I would like to briefly share with readers my inspiration for writing. As Srila Prabhupada said “it’s not mechanical.” Inspiration is the foundational momentum, guidance, and determination that keeps an author going, no matter what.
Although my first writing ventures were The Siksa Guru and The Bhaktivedanta Purports, I did not see in those books that writing would become such an integral part of my life. But somehow I gained inspiration for what I am now writing from my readings, from living in Vraja, and from serving Radha-Syama. More to the point, and to be more open, I became inspired by Radha-Syama, and They continue to be my inspiration. I’ll try to explain.
For the first few years that Their Lordships were installed, I didn’t dress Them regularly; indeed I was rarely involved in Their dressing. However, in time They drew me to Them like iron fillings to a magnet. And being in close proximity to Them for hours a day, the goal of serving them in a similar way eternally, in Vrindavan, manifest within me as a compelling reality. Let me cite Srila Prabhupada’s words as a way to clarify how this desire awakened:
“This development of conjugal love [as gopi or manjari] can be possible only with those who are already engaged in following the regulative principles of devotional service, specifically in the worship of Radha and Krsna in the temple. Such devotees gradually develop a spontaneous love for the Deity, and by hearing of the Lord’s exchange of loving affairs with the gopis, they gradually become attracted to these pastimes. After this spontaneous attraction becomes highly developed, the devotee is placed in either of the abovementioned categories.” (NOD 16)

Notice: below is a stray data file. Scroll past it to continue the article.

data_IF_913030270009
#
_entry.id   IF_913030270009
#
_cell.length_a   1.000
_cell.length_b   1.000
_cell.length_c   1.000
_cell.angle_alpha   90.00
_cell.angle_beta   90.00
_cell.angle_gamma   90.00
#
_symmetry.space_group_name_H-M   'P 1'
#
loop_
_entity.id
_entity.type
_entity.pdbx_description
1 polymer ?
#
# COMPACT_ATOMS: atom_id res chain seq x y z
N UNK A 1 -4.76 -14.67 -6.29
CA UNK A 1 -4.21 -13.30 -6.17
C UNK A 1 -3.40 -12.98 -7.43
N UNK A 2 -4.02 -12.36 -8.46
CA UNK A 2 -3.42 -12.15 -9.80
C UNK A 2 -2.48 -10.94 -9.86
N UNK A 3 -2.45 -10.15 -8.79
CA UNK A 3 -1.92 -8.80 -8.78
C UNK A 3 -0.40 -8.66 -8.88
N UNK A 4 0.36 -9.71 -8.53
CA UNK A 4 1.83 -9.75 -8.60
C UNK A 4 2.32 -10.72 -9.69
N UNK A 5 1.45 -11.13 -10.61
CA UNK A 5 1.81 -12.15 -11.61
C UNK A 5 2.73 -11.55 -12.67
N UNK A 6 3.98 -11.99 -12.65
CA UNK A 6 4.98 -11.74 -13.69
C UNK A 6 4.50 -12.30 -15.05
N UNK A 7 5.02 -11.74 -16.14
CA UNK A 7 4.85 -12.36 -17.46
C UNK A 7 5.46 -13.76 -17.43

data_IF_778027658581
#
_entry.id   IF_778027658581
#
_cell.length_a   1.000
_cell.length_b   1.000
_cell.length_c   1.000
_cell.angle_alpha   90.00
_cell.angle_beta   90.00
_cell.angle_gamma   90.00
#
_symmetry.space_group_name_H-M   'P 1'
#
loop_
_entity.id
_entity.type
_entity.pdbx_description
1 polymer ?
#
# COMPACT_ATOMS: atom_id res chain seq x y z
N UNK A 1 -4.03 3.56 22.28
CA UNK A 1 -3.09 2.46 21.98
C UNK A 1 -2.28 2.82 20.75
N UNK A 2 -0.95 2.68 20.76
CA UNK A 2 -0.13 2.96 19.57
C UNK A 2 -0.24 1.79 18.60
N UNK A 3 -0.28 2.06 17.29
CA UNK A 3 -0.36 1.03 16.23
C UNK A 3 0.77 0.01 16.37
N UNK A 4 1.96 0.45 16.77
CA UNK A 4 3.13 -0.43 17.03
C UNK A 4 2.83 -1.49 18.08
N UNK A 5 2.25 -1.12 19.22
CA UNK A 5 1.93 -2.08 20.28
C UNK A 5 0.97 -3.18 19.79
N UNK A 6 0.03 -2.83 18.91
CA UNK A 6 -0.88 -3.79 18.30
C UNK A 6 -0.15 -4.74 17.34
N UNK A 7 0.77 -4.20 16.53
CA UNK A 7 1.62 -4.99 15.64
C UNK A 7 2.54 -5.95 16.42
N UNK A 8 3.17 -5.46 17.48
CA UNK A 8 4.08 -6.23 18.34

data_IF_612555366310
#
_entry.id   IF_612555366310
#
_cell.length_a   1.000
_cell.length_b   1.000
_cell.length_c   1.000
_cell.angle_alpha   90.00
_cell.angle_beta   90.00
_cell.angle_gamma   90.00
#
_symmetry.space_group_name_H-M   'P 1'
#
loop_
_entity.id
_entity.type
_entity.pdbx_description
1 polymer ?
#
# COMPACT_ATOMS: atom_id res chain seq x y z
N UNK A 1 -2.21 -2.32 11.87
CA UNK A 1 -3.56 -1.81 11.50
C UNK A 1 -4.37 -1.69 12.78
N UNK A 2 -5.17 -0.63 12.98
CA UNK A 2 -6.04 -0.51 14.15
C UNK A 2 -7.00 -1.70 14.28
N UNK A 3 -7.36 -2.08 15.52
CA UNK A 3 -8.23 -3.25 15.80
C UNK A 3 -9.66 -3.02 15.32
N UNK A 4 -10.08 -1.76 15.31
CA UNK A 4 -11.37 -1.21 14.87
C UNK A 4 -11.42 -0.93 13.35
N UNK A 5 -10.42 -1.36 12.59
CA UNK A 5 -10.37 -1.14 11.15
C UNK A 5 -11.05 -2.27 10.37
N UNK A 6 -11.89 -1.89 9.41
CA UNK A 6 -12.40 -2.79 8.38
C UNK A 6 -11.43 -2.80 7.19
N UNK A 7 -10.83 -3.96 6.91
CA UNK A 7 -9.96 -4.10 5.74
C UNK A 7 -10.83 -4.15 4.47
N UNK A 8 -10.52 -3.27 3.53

As I relished Radha-Syama’s blessings, I thought of how to share my personal growth and vision. I couldn’t bring everyone to the altar to dress Their Lordships. But I could facilitate devotees’ hearing about Their pastimes, forms, and qualities. Such hearing is actually the primary factor in awakening a desire for vraja-bhakti. For an attentive devotee, hearing, accompanied by nama-sankirtana, would indisputably have the effect of awakening natural attraction. And if devotees could also worship Radha-Krsna deities locally, such attraction would only be nourished further.
Thus I began the Krsna In Vrindavan series, and then later Nava Vraja-mahima. I saw those books as my service to the Vaisnava community and as my glorification of Radha-Syama. Wherever in my books I write about Radhaand Krsna, I am writing about New Vraja-dhama’s Radharani and Syamasundara. They are the Radha and Krsna whom I know. To this very day, even when I am writing Sadhana-sara-dipika, it is They who are my inspiration, the goal of my sadhana, and the worshipable deities to whom I see every written page as a flower petal of a literary puspanjali.
Thus, as I sit here in Mayapur looking at Their picture, I long for the time when I shall return to New Vraja-dhama and directly engage in Their service. Then I will get fresh inspiration. That’s how it works for me.
Yours in Krishna’s service,